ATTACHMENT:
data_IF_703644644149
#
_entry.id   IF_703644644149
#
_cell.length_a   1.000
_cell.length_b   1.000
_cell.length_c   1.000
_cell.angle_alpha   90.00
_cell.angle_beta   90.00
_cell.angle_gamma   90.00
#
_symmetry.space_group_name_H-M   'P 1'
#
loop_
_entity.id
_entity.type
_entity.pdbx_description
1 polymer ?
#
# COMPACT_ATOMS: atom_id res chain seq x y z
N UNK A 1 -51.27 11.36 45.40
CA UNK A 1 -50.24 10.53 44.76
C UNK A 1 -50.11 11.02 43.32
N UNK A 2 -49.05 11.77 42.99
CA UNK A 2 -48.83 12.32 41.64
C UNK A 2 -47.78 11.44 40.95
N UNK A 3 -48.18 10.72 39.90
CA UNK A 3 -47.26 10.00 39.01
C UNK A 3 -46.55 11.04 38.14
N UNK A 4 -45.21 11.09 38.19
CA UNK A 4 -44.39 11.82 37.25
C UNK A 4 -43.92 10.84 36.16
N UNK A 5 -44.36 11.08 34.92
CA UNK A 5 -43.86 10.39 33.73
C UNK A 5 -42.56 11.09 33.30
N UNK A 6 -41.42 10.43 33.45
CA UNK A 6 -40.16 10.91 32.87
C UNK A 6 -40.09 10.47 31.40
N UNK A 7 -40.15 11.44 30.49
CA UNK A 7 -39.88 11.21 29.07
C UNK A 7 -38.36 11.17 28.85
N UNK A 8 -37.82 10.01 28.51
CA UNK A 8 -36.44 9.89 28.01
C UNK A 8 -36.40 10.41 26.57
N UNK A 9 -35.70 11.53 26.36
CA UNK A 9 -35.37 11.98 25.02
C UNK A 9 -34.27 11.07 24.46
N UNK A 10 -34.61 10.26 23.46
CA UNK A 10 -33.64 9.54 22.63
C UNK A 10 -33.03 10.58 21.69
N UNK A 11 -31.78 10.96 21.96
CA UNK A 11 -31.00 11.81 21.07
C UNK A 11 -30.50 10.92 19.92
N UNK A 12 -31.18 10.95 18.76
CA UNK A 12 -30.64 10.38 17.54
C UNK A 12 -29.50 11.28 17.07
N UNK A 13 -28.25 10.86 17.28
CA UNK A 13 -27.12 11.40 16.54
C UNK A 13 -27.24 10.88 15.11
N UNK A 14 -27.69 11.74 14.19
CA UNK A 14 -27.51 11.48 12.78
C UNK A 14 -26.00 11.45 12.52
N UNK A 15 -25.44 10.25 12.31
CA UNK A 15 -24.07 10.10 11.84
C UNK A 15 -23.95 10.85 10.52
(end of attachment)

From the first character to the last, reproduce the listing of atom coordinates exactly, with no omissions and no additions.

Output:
data_IF_703644644149
#
_entry.id   IF_703644644149
#
_cell.length_a   1.000
_cell.length_b   1.000
_cell.length_c   1.000
_cell.angle_alpha   90.00
_cell.angle_beta   90.00
_cell.angle_gamma   90.00
#
_symmetry.space_group_name_H-M   'P 1'
#
loop_
_entity.id
_entity.type
_entity.pdbx_description
1 polymer ?
#
# COMPACT_ATOMS: atom_id res chain seq x y z
N UNK A 1 -51.27 11.36 45.40
CA UNK A 1 -50.24 10.53 44.76
C UNK A 1 -50.11 11.02 43.32
N UNK A 2 -49.05 11.77 42.99
CA UNK A 2 -48.83 12.32 41.64
C UNK A 2 -47.78 11.44 40.95
N UNK A 3 -48.18 10.72 39.90
CA UNK A 3 -47.26 10.00 39.01
C UNK A 3 -46.55 11.04 38.14
N UNK A 4 -45.21 11.09 38.19
CA UNK A 4 -44.39 11.82 37.25
C UNK A 4 -43.92 10.84 36.16
N UNK A 5 -44.36 11.08 34.92
CA UNK A 5 -43.86 10.39 33.73
C UNK A 5 -42.56 11.09 33.30
N UNK A 6 -41.42 10.43 33.45
CA UNK A 6 -40.16 10.91 32.87
C UNK A 6 -40.09 10.47 31.40
N UNK A 7 -40.15 11.44 30.49
CA UNK A 7 -39.88 11.21 29.07
C UNK A 7 -38.36 11.17 28.85
N UNK A 8 -37.82 10.01 28.51
CA UNK A 8 -36.44 9.89 28.01
C UNK A 8 -36.40 10.41 26.57
N UNK A 9 -35.70 11.53 26.36
CA UNK A 9 -35.37 11.98 25.02
C UNK A 9 -34.27 11.07 24.46
N UNK A 10 -34.61 10.26 23.46
CA UNK A 10 -33.64 9.54 22.63
C UNK A 10 -33.03 10.58 21.69
N UNK A 11 -31.78 10.96 21.96
CA UNK A 11 -31.00 11.81 21.07
C UNK A 11 -30.50 10.92 19.92
N UNK A 12 -31.18 10.95 18.76
CA UNK A 12 -30.64 10.38 17.54
C UNK A 12 -29.50 11.28 17.07
N UNK A 13 -28.25 10.86 17.28
CA UNK A 13 -27.12 11.40 16.54
C UNK A 13 -27.24 10.88 15.11
N UNK A 14 -27.69 11.74 14.19
CA UNK A 14 -27.51 11.48 12.78
C UNK A 14 -26.00 11.45 12.52
N UNK A 15 -25.44 10.25 12.31
CA UNK A 15 -24.07 10.10 11.84
C UNK A 15 -23.95 10.85 10.52